2012 was a challenging year and in some ways I am beyond ready for a new one. Before I get to what I'm planning and hoping for in 2013, I'm reflecting back on 2012. What worked, what didn't; what got done, what was un-done.
Sukkot Celebration
Good Reads: 63 to date. You can read my 52 Books in a Year Wrap-Up Here.
House Re-build Projects: We made great strides in the re-build program. You can read about it here: Project Report
Writing/ Blogging: I had a short story published, Grandpa's Cottage in an anthology of short stories about growing up in the Midwest (Shapato Publishing). Golden Grasses added followers (THANK-YOU for following and reading this blog!) and I joined the TOS Review Crew (woot!)! I also did several reviews and the most give-aways I've ever done. A total blast!
Family: 2 Graduations: R with a B.A. and KB with a Cosmetology degree/license and an engagement.
School: Last spring was one of the best homeschooling semesters we've ever had. We utilized a plethora of resources, in-sourcing, out-sourcing, probably side-sourcing as we went. The list included
Tutoring Center Academic Class Day (choose the classes, paid teachers, homework, presentations, tests); classes taken: Latin, Science, Writing.
Co-op Fine Arts/ Enrichment: art, music, unit study.
Virtual Classes with Landry Academy pre-law, copywriting, Intro to Biblical Greek
Classes at Home including GC, DVD's, CD's, games, on-line info (NOAA and NASA web-sites etc), Rosetta Stone, travel, field trips, great books.

 Nothing exotic, but lots of family trips
April: Chicago -to see Gram
May- Kentucky, Ohio, Indiana- R's Graduation
May and Oct- Georgia - Feeche's Challenge staff training and then camp
July- Wisconsin-Aunt Rosie and Uncle Kirk's 50th and N. Reunion
Several trips to Nebraska and Iowa to go to the airport,
 (Hi Lynn and Paul!!- thanks for taking in our wayward son on zero notice!),
visit the Adat and rendezvous with Grandparents to transport KB)


Camps/ Classes
Fav Classes of the Year
Flower: Art (Clay class, TC and co-op); American History unit (co-op); Horse study (B.F. Summer Camp -I taught)
Cub: Mary Daly's Science (co-op); Drawing (co-op- I taught)
Feeche: Mary Daly's History and Science (co-op); Creative Writing (TC- I taught)
Me: Great Courses Shakespeare and Science;  math tutoring; Science at TC (Cub); Shakespeare Camp; FLL; Creative Writing, Writing With Skill, Horaitus at the Bridge
Fav Curriculum of the Year:
Memoria Press FMOG, Horatius at the Bridge, Copywork Cursive, Xian Studies
Rosetta Stone
D'Aulaires Norse Myths and Greek Myths on CD
What went right?
Programs that are academically rigorous and challenging, coupled with a lot of good books, fun, experiences and hands on learning. The kids didn't listen to as many CD's as they have in the past and I could tell a difference.
Working through the list of house projects - we still have a ways to go but we made great progress!
Books- the kids didn't read as much as they have in the past. That's about to change!
Books- feeds my inner lit nerd. Found some great new authors. As always, reading expands my world.
Work-out- Feeche was the most diligent. Dr. Dh ran in to some health challenges that slowed him down and I never found a good schedule to get it done. LOVE working out and getting intentional about it for 2013 is on the list.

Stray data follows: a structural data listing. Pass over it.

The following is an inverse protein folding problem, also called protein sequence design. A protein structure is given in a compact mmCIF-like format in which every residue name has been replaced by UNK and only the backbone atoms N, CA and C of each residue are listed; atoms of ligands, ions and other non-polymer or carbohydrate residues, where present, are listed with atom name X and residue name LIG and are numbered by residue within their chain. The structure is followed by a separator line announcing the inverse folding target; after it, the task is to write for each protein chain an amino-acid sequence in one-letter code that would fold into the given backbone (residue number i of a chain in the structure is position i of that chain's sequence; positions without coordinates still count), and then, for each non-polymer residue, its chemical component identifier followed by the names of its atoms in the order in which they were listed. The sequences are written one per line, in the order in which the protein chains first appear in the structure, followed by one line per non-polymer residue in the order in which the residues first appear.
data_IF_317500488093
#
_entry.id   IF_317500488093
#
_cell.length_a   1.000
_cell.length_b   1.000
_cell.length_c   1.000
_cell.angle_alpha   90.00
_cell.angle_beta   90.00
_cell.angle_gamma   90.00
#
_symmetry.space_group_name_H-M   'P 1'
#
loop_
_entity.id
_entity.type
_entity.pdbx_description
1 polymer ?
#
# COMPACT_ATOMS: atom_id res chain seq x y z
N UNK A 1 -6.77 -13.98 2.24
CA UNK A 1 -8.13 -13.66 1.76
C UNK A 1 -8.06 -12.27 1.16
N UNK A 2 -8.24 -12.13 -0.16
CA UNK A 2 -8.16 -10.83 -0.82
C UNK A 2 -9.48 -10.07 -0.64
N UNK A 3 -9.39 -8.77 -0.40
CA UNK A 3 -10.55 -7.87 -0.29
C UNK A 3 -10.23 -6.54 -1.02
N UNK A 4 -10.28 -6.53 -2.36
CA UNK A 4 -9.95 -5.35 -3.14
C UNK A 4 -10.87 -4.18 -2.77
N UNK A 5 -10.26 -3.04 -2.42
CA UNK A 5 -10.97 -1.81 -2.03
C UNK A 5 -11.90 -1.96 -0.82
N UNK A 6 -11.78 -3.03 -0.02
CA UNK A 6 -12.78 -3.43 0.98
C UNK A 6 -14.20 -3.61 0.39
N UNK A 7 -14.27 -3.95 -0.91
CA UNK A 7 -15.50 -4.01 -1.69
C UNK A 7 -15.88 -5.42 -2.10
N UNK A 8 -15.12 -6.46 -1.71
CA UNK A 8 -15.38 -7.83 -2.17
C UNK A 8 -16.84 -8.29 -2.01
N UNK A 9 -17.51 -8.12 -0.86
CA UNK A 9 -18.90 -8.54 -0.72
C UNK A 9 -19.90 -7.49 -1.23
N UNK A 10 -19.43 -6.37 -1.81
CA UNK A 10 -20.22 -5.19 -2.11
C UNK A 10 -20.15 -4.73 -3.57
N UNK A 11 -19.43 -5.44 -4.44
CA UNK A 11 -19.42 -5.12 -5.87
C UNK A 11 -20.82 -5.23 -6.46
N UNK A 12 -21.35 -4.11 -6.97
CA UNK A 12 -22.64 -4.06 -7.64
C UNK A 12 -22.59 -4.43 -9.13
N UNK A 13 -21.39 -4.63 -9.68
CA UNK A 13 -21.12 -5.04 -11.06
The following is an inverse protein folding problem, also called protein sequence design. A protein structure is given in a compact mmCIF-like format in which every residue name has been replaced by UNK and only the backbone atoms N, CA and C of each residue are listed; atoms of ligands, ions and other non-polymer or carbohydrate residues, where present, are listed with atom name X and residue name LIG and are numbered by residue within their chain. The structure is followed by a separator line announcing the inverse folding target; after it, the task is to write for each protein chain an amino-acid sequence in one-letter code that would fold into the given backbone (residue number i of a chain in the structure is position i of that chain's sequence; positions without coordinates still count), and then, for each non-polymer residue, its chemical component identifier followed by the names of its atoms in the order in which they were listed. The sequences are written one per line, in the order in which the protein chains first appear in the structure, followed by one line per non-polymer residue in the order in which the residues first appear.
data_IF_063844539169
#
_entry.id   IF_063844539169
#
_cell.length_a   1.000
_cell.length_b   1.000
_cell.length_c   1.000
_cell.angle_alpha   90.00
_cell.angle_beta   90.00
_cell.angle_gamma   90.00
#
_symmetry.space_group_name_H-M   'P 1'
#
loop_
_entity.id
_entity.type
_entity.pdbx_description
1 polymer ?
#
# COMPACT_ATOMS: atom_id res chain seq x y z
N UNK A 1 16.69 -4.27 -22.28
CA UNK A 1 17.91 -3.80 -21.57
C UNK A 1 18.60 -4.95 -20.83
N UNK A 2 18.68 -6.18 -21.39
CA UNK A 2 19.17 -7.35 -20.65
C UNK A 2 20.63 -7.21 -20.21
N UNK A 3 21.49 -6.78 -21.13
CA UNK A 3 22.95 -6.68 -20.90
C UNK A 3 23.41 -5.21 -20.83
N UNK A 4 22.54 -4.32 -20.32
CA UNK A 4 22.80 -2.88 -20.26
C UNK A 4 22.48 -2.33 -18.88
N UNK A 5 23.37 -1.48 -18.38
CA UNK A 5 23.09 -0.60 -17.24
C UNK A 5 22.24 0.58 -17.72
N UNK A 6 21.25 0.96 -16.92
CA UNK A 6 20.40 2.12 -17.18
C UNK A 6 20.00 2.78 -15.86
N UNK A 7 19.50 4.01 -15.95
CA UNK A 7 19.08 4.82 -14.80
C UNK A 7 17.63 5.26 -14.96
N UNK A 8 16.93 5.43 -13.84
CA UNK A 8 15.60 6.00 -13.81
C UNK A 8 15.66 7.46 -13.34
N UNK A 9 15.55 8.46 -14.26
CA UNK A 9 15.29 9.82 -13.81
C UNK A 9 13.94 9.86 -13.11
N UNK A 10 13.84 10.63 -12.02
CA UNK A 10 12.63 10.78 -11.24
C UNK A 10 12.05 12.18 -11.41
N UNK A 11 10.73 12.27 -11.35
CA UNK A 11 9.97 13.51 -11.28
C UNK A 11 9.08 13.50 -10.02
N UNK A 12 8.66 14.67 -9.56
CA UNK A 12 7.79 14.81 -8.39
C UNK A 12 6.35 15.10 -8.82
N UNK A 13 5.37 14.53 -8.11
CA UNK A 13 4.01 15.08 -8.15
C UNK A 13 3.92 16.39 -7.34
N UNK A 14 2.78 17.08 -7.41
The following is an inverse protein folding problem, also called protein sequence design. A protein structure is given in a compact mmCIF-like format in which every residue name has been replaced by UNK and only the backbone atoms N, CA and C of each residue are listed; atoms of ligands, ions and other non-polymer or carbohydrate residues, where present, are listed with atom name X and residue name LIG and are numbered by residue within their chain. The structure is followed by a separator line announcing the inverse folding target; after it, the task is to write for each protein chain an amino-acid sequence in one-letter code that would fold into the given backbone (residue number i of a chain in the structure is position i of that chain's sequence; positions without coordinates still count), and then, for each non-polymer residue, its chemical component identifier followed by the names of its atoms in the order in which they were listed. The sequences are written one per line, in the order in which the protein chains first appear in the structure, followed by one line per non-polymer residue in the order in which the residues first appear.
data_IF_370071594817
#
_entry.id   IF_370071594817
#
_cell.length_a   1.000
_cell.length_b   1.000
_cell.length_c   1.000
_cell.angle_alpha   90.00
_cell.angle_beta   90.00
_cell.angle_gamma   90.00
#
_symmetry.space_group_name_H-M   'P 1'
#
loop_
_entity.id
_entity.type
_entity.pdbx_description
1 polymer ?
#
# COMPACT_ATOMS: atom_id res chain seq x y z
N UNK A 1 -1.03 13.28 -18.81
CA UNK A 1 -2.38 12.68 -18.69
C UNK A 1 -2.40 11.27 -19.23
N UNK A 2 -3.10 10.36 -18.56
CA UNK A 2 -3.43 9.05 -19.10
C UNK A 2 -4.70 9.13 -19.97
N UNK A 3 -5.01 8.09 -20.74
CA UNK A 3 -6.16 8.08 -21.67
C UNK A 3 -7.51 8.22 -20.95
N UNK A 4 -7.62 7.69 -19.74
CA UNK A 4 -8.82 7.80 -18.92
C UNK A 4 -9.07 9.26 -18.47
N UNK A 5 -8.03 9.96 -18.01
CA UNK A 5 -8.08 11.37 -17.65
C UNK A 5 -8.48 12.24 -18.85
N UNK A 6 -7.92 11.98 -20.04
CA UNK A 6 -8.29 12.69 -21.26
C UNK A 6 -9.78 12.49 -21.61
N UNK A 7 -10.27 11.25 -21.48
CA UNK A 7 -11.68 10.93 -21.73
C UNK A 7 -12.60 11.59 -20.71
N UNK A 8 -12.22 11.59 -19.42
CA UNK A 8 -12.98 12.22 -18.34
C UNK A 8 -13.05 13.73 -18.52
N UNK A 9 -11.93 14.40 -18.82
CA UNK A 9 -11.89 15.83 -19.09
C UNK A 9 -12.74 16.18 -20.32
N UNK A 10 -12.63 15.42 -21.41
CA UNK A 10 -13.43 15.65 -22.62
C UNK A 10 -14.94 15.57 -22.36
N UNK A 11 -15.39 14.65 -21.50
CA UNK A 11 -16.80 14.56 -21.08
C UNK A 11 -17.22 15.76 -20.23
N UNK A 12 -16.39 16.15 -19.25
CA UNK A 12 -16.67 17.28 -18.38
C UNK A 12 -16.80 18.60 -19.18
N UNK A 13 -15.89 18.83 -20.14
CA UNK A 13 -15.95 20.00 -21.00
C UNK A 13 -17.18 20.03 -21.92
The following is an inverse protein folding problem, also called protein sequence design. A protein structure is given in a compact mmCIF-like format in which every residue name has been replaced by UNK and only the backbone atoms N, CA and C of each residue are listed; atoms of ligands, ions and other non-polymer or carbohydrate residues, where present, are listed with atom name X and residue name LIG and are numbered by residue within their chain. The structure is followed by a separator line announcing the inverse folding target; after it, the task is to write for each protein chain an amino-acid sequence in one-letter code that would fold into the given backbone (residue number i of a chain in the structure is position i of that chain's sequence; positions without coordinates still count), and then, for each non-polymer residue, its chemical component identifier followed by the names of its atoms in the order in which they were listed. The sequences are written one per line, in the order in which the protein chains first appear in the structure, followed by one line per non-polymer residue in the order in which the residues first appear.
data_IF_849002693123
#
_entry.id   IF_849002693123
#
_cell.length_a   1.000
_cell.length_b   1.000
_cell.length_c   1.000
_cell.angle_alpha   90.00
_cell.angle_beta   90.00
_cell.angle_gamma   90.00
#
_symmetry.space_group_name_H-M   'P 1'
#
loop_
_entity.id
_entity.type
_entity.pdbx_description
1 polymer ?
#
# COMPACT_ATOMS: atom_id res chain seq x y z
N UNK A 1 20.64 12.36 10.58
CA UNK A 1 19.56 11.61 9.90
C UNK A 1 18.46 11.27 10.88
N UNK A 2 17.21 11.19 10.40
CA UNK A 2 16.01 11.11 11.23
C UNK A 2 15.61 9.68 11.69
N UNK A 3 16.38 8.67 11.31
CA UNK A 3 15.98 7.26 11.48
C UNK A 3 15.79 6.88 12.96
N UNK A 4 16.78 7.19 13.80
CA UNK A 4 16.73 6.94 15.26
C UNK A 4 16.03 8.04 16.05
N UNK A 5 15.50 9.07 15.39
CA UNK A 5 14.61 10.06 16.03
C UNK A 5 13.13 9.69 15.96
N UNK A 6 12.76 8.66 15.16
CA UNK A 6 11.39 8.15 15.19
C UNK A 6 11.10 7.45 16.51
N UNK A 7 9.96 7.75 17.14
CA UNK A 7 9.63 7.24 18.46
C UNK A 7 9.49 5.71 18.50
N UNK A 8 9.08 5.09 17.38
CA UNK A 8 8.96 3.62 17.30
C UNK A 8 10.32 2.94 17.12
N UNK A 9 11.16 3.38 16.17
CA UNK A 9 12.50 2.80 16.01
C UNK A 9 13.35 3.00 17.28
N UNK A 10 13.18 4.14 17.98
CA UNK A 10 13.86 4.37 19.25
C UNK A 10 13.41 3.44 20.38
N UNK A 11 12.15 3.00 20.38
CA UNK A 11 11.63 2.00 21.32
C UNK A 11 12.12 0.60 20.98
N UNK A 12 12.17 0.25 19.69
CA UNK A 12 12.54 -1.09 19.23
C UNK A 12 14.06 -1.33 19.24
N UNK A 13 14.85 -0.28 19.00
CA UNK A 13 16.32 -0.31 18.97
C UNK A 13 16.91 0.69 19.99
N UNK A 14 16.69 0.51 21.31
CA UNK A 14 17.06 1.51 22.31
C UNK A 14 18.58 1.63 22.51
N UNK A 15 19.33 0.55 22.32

Feeche found a great Karate studio and l.o.v.e.s it, along with writing for several hours each week.
I have continued to get organized, thanks to GTD and AONC!
How 'bout you? Did you do a 2012 Review?
For more inspiration, check out the TOS Crew Blog Cruise 2012: A Look Back
(FYI: it will post Jan.1, until then it's a blank page)

For my New Year's Eve Partay; Got Goals? check HERE

Wednesday, December 26, 2012

The Best Christmas Present

Did you have a good Christmas? We did, though it was quite different. We  only had 3 kids here and it quiet and mellow. We had good food, good music, laughter and the fellowship of those we love.

 It wasn't a big present year, but the Playmobile I got last summer at 70% off was a huge hit, the kids each re-gifted things for each other and good books made their way into every one's stash. We played an expansion game of Catan and,wow, it was long game with every point hard won.

The highlight of our day was when our friend, Don, pulled up. His wife is with the grands and he is here for work and we were thrilled to see him. He came and told stories, asked the kids about their presents and talked and prayed with us and offered Godly counsel. Which was a huge gift. Sometimes things and people and situations just don't make sense. No matter how much you try to understand, there is no reason. I can make a craft out of tormenting myself with what went wrong and what I did or didn't do; the could've, should've, would'ves. But sometimes sticky, tangled messes aren't about what did happen, or didn't. They are just about someone making a choice; their choice; their decision. And Don helped me get back on track with working MY program, which is to accept the things I can not change. Today I can do that. And, you know, the tangled, sticky knotted mess in my own mind is gone. And for the first time in long, difficult weeks, I have peace.

Best present of the day? Peace. Friendship. A re-newed mind.


Monday, December 24, 2012

God Bless Us One and All

He came, not as a flash of light or as an unapproachable conqueror, but as one whose first cries were heard by a peasant girl and a sleepy carpenter. God tapped humanity on its collective shoulder, “Pardon me,” he said, and eternity interrupted time, divinity interrupted carnality, and heaven interrupted the earth in the form of a baby. Christianity was born in one big heavenly interruption.
~ Max Lucado
I don't know about you but I could use some heavenly interruption in my life.
Come Lord Jesus.

2012 52 Books in 52 Weeks Reading Challenge Wrap-Up


1) How many books did you read this year? 61 so far, but I'm not done yet. I have a couple more to get done before Dec.31 so check back. I'll have any updates highlighted.

2) Did you meet or beat your own personal goal? Yes. I'll feel really great if I can just finish two unnamed books that I have been putting off due to style....I'll let ya know in a week if I rose to the task.